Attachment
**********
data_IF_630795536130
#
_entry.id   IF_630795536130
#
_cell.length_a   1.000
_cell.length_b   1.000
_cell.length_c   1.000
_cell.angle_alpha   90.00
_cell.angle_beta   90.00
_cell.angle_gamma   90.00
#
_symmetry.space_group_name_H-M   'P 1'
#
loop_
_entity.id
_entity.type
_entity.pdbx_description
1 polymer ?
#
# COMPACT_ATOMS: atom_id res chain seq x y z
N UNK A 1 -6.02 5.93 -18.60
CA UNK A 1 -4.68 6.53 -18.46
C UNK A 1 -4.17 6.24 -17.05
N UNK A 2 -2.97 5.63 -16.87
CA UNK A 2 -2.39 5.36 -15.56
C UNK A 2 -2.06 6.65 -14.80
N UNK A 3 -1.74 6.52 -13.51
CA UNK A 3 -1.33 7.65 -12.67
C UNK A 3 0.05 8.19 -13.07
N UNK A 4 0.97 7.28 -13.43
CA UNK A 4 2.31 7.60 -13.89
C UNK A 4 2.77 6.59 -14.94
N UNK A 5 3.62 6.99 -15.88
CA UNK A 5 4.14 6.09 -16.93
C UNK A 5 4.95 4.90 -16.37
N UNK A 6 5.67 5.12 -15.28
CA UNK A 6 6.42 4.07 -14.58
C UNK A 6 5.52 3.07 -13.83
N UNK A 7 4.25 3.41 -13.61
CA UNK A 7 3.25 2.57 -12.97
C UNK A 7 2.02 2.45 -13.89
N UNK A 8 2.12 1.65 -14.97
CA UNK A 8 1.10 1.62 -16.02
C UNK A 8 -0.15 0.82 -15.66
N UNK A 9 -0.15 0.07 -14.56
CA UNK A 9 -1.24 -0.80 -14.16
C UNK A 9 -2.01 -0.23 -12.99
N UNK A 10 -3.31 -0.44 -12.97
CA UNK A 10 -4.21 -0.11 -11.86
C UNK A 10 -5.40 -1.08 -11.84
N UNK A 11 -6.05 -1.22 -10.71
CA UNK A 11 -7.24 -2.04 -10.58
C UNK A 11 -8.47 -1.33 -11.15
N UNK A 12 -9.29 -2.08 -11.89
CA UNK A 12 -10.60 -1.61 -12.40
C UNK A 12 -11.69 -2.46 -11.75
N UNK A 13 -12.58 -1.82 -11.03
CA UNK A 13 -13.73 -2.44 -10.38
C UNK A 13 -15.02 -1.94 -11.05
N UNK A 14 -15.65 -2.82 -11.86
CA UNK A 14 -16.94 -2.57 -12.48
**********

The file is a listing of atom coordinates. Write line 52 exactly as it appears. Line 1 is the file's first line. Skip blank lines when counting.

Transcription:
CA UNK A 11 -7.24 -2.04 -10.58